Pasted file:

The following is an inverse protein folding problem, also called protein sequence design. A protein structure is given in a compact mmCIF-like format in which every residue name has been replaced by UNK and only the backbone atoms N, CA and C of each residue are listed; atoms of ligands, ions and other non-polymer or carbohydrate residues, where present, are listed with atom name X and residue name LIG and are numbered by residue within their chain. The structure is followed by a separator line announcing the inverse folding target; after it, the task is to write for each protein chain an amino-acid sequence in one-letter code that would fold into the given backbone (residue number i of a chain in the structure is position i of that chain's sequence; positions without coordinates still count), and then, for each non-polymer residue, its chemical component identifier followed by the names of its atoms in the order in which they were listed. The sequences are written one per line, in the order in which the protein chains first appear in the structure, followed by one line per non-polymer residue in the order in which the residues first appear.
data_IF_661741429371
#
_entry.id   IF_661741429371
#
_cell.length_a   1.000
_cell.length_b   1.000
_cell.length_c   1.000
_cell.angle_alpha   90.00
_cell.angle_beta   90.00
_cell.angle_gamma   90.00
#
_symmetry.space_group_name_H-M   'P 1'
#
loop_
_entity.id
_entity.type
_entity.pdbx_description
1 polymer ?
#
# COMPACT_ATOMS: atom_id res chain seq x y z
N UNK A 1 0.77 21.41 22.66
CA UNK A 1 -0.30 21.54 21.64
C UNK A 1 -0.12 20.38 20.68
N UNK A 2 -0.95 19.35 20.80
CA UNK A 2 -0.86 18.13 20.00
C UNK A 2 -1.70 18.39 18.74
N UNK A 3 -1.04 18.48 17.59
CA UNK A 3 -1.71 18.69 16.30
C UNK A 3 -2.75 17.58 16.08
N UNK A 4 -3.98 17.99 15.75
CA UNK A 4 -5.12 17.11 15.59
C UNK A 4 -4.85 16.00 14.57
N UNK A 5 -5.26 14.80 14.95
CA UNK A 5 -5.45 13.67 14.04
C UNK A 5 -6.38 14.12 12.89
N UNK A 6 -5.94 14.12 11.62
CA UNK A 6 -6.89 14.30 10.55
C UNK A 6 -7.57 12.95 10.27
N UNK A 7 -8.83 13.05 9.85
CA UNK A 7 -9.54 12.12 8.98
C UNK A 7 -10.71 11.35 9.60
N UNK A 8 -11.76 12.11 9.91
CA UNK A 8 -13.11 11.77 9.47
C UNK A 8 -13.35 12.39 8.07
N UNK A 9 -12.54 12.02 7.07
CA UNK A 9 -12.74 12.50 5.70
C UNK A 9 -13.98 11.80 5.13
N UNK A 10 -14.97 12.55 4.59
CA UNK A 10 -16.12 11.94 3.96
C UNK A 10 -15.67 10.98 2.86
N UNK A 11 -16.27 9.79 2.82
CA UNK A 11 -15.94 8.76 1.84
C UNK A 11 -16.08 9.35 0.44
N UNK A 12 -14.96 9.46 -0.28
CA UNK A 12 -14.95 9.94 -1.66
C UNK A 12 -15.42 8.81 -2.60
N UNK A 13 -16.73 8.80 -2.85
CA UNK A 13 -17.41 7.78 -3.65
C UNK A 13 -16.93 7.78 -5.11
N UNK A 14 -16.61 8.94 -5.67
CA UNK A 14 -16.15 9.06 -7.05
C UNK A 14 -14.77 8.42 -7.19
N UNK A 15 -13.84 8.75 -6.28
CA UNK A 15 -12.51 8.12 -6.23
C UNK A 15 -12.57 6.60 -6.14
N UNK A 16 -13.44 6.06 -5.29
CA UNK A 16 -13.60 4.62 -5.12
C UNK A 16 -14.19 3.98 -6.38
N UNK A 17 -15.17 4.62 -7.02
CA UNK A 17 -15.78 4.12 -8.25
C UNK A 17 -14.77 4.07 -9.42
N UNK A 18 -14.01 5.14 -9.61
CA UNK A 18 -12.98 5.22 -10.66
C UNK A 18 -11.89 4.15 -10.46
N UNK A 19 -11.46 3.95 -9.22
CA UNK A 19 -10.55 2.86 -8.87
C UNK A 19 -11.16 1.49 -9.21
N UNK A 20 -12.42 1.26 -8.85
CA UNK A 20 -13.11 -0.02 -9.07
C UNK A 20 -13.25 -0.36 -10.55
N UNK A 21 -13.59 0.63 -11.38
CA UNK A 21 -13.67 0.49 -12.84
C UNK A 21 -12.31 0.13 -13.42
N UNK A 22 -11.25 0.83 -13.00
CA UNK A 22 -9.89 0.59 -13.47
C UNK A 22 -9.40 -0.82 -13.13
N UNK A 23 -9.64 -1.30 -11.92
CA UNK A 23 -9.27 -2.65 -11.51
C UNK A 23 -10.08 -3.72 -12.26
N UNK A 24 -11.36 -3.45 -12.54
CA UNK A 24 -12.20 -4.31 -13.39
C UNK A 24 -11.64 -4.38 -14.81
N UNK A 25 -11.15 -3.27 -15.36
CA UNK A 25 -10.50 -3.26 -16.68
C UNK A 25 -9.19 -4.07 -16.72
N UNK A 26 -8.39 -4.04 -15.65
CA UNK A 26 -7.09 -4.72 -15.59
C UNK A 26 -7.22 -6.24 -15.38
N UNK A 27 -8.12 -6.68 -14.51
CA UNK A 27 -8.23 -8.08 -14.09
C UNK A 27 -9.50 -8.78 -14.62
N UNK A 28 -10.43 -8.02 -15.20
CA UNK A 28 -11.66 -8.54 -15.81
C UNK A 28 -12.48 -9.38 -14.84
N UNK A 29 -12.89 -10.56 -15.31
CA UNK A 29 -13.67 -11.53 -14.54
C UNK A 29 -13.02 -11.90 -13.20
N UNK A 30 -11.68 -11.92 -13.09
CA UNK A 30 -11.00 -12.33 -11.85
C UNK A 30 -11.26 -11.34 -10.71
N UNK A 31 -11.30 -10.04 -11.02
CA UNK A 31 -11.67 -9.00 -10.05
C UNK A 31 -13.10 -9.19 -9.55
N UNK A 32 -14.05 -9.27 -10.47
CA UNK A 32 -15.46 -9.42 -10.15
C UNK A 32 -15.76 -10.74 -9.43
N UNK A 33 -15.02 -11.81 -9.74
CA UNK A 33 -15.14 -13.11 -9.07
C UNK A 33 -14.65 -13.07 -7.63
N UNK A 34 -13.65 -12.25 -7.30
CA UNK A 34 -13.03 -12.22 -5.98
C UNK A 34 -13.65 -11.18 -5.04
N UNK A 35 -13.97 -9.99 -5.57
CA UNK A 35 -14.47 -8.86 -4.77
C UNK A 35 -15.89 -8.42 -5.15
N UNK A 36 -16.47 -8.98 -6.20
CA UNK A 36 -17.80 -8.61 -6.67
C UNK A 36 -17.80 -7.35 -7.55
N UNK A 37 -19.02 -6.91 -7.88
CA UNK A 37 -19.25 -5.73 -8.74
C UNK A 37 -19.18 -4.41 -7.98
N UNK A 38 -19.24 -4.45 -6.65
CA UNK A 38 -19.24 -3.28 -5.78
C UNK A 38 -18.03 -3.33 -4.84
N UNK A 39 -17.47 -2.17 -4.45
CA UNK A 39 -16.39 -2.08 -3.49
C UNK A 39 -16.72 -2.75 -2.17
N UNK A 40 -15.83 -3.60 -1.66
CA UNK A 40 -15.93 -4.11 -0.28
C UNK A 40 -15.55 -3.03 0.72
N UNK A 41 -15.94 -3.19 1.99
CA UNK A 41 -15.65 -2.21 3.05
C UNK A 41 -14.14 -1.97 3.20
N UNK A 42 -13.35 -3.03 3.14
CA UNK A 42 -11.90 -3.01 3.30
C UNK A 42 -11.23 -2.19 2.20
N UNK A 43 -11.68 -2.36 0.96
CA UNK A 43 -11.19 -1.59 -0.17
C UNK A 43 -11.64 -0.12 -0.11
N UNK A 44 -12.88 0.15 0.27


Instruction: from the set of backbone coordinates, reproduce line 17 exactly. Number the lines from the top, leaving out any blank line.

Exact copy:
_entity.type